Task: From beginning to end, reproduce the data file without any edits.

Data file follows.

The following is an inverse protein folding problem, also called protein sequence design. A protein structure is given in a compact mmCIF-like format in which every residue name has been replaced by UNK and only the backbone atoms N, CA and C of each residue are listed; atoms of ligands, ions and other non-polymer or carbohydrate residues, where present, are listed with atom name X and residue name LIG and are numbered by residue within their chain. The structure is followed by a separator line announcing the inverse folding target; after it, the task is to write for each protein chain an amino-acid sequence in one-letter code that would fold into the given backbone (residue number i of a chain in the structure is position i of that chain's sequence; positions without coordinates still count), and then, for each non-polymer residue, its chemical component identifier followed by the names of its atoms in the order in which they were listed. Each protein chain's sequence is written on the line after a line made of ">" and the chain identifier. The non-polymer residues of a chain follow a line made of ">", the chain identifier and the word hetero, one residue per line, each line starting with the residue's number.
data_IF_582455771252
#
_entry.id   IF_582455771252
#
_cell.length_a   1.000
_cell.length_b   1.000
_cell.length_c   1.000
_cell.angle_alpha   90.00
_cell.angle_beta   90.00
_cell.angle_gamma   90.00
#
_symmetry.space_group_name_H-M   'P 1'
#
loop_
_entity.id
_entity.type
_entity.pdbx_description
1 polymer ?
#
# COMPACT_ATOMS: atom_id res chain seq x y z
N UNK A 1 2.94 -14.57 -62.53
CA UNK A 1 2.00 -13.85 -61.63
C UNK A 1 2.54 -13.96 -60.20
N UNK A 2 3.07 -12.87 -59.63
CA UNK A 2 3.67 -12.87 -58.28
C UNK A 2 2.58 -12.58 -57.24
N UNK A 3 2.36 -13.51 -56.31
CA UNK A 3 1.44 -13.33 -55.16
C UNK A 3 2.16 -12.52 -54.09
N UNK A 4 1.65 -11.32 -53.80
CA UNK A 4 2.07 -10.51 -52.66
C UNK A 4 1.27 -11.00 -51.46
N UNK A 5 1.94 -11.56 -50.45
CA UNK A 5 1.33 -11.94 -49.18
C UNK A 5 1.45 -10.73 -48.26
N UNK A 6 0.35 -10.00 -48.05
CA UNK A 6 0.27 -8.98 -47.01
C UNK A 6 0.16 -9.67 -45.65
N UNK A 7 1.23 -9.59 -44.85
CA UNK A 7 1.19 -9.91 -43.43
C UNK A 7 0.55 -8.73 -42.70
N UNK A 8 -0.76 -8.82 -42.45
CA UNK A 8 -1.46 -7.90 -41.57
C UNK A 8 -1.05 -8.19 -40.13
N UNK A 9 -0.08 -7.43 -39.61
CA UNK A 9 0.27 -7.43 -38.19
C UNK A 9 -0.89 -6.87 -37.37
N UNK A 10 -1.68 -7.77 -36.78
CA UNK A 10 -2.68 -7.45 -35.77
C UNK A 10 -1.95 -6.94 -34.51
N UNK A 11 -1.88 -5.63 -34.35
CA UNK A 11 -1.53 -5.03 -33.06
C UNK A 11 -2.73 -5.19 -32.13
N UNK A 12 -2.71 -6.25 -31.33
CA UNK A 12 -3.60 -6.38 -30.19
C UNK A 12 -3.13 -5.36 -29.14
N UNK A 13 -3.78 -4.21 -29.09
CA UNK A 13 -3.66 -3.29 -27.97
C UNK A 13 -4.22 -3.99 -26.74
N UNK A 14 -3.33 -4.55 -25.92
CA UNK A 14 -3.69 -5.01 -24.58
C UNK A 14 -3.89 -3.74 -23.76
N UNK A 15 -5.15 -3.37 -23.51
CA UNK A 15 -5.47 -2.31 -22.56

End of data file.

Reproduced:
The following is an inverse protein folding problem, also called protein sequence design. A protein structure is given in a compact mmCIF-like format in which every residue name has been replaced by UNK and only the backbone atoms N, CA and C of each residue are listed; atoms of ligands, ions and other non-polymer or carbohydrate residues, where present, are listed with atom name X and residue name LIG and are numbered by residue within their chain. The structure is followed by a separator line announcing the inverse folding target; after it, the task is to write for each protein chain an amino-acid sequence in one-letter code that would fold into the given backbone (residue number i of a chain in the structure is position i of that chain's sequence; positions without coordinates still count), and then, for each non-polymer residue, its chemical component identifier followed by the names of its atoms in the order in which they were listed. Each protein chain's sequence is written on the line after a line made of ">" and the chain identifier. The non-polymer residues of a chain follow a line made of ">", the chain identifier and the word hetero, one residue per line, each line starting with the residue's number.
data_IF_582455771252
#
_entry.id   IF_582455771252
#
_cell.length_a   1.000
_cell.length_b   1.000
_cell.length_c   1.000
_cell.angle_alpha   90.00
_cell.angle_beta   90.00
_cell.angle_gamma   90.00
#
_symmetry.space_group_name_H-M   'P 1'
#
loop_
_entity.id
_entity.type
_entity.pdbx_description
1 polymer ?
#
# COMPACT_ATOMS: atom_id res chain seq x y z
N UNK A 1 2.94 -14.57 -62.53
CA UNK A 1 2.00 -13.85 -61.63
C UNK A 1 2.54 -13.96 -60.20
N UNK A 2 3.07 -12.87 -59.63
CA UNK A 2 3.67 -12.87 -58.28
C UNK A 2 2.58 -12.58 -57.24
N UNK A 3 2.36 -13.51 -56.31
CA UNK A 3 1.44 -13.33 -55.16
C UNK A 3 2.16 -12.52 -54.09
N UNK A 4 1.65 -11.32 -53.80
CA UNK A 4 2.07 -10.51 -52.66
C UNK A 4 1.27 -11.00 -51.46
N UNK A 5 1.94 -11.56 -50.45
CA UNK A 5 1.33 -11.94 -49.18
C UNK A 5 1.45 -10.73 -48.26
N UNK A 6 0.35 -10.00 -48.05
CA UNK A 6 0.27 -8.98 -47.01
C UNK A 6 0.16 -9.67 -45.65
N UNK A 7 1.23 -9.59 -44.85
CA UNK A 7 1.19 -9.91 -43.43
C UNK A 7 0.55 -8.73 -42.70
N UNK A 8 -0.76 -8.82 -42.45
CA UNK A 8 -1.46 -7.90 -41.57
C UNK A 8 -1.05 -8.19 -40.13
N UNK A 9 -0.08 -7.43 -39.61
CA UNK A 9 0.27 -7.43 -38.19
C UNK A 9 -0.89 -6.87 -37.37
N UNK A 10 -1.68 -7.77 -36.78
CA UNK A 10 -2.68 -7.45 -35.77
C UNK A 10 -1.95 -6.94 -34.51
N UNK A 11 -1.88 -5.63 -34.35
CA UNK A 11 -1.53 -5.03 -33.06
C UNK A 11 -2.73 -5.19 -32.13
N UNK A 12 -2.71 -6.25 -31.33
CA UNK A 12 -3.60 -6.38 -30.19
C UNK A 12 -3.13 -5.36 -29.14
N UNK A 13 -3.78 -4.21 -29.09
CA UNK A 13 -3.66 -3.29 -27.97
C UNK A 13 -4.22 -3.99 -26.74
N UNK A 14 -3.33 -4.55 -25.92
CA UNK A 14 -3.69 -5.01 -24.58
C UNK A 14 -3.89 -3.74 -23.76
N UNK A 15 -5.15 -3.37 -23.51
CA UNK A 15 -5.47 -2.31 -22.56